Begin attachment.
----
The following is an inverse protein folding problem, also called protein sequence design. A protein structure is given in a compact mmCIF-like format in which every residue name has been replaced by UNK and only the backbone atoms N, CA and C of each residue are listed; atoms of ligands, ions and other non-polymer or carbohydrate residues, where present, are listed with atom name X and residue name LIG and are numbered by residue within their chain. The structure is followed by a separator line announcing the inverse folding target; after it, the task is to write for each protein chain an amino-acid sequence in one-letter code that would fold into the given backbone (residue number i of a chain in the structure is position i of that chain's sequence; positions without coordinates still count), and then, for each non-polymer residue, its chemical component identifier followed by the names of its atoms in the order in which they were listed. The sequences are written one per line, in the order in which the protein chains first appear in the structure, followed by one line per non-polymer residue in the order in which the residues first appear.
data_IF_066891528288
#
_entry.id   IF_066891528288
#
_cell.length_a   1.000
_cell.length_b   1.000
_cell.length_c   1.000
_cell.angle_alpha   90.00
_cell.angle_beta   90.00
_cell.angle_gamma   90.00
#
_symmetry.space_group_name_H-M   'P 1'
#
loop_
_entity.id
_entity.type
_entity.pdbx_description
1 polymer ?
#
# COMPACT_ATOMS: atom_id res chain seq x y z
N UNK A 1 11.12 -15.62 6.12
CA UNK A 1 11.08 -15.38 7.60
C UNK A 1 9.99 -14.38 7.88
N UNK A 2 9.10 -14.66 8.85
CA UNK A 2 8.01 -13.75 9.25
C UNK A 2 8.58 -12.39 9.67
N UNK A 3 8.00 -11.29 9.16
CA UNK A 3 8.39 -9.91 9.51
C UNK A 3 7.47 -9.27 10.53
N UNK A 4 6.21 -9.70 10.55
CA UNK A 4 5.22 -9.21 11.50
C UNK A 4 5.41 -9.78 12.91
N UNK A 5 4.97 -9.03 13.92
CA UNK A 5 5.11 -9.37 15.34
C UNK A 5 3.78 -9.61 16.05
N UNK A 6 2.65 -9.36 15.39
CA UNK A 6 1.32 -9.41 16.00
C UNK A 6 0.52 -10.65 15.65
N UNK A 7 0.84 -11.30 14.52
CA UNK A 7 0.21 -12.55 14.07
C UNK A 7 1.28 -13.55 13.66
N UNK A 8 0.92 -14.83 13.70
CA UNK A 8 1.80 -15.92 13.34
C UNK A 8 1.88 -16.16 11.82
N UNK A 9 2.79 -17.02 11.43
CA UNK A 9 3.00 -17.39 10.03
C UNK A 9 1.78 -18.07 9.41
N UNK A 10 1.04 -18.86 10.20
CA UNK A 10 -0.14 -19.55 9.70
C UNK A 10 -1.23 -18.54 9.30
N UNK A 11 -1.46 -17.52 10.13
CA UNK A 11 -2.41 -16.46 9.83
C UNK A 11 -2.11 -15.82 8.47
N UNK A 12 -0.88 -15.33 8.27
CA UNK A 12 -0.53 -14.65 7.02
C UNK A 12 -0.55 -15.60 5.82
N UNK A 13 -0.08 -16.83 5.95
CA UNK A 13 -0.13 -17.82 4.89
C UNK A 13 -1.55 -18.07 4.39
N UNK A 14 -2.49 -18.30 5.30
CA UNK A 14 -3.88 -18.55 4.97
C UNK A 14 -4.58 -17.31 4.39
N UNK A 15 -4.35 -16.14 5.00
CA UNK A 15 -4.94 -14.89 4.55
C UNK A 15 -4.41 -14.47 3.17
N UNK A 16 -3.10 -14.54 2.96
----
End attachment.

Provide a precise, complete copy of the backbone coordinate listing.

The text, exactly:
The following is an inverse protein folding problem, also called protein sequence design. A protein structure is given in a compact mmCIF-like format in which every residue name has been replaced by UNK and only the backbone atoms N, CA and C of each residue are listed; atoms of ligands, ions and other non-polymer or carbohydrate residues, where present, are listed with atom name X and residue name LIG and are numbered by residue within their chain. The structure is followed by a separator line announcing the inverse folding target; after it, the task is to write for each protein chain an amino-acid sequence in one-letter code that would fold into the given backbone (residue number i of a chain in the structure is position i of that chain's sequence; positions without coordinates still count), and then, for each non-polymer residue, its chemical component identifier followed by the names of its atoms in the order in which they were listed. The sequences are written one per line, in the order in which the protein chains first appear in the structure, followed by one line per non-polymer residue in the order in which the residues first appear.
data_IF_066891528288
#
_entry.id   IF_066891528288
#
_cell.length_a   1.000
_cell.length_b   1.000
_cell.length_c   1.000
_cell.angle_alpha   90.00
_cell.angle_beta   90.00
_cell.angle_gamma   90.00
#
_symmetry.space_group_name_H-M   'P 1'
#
loop_
_entity.id
_entity.type
_entity.pdbx_description
1 polymer ?
#
# COMPACT_ATOMS: atom_id res chain seq x y z
N UNK A 1 11.12 -15.62 6.12
CA UNK A 1 11.08 -15.38 7.60
C UNK A 1 9.99 -14.38 7.88
N UNK A 2 9.10 -14.66 8.85
CA UNK A 2 8.01 -13.75 9.25
C UNK A 2 8.58 -12.39 9.67
N UNK A 3 8.00 -11.29 9.16
CA UNK A 3 8.39 -9.91 9.51
C UNK A 3 7.47 -9.27 10.53
N UNK A 4 6.21 -9.70 10.55
CA UNK A 4 5.22 -9.21 11.50
C UNK A 4 5.41 -9.78 12.91
N UNK A 5 4.97 -9.03 13.92
CA UNK A 5 5.11 -9.37 15.34
C UNK A 5 3.78 -9.61 16.05
N UNK A 6 2.65 -9.36 15.39
CA UNK A 6 1.32 -9.41 16.00
C UNK A 6 0.52 -10.65 15.65
N UNK A 7 0.84 -11.30 14.52
CA UNK A 7 0.21 -12.55 14.07
C UNK A 7 1.28 -13.55 13.66
N UNK A 8 0.92 -14.83 13.70
CA UNK A 8 1.80 -15.92 13.34
C UNK A 8 1.88 -16.16 11.82
N UNK A 9 2.79 -17.02 11.43
CA UNK A 9 3.00 -17.39 10.03
C UNK A 9 1.78 -18.07 9.41
N UNK A 10 1.04 -18.86 10.20
CA UNK A 10 -0.14 -19.55 9.70
C UNK A 10 -1.23 -18.54 9.30
N UNK A 11 -1.46 -17.52 10.13
CA UNK A 11 -2.41 -16.46 9.83
C UNK A 11 -2.11 -15.82 8.47
N UNK A 12 -0.88 -15.33 8.27
CA UNK A 12 -0.53 -14.65 7.02
C UNK A 12 -0.55 -15.60 5.82
N UNK A 13 -0.08 -16.83 5.95
CA UNK A 13 -0.13 -17.82 4.89
C UNK A 13 -1.55 -18.07 4.39
N UNK A 14 -2.49 -18.30 5.30
CA UNK A 14 -3.88 -18.55 4.97
C UNK A 14 -4.58 -17.31 4.39
N UNK A 15 -4.35 -16.14 5.00
CA UNK A 15 -4.94 -14.89 4.55
C UNK A 15 -4.41 -14.47 3.17
N UNK A 16 -3.10 -14.54 2.96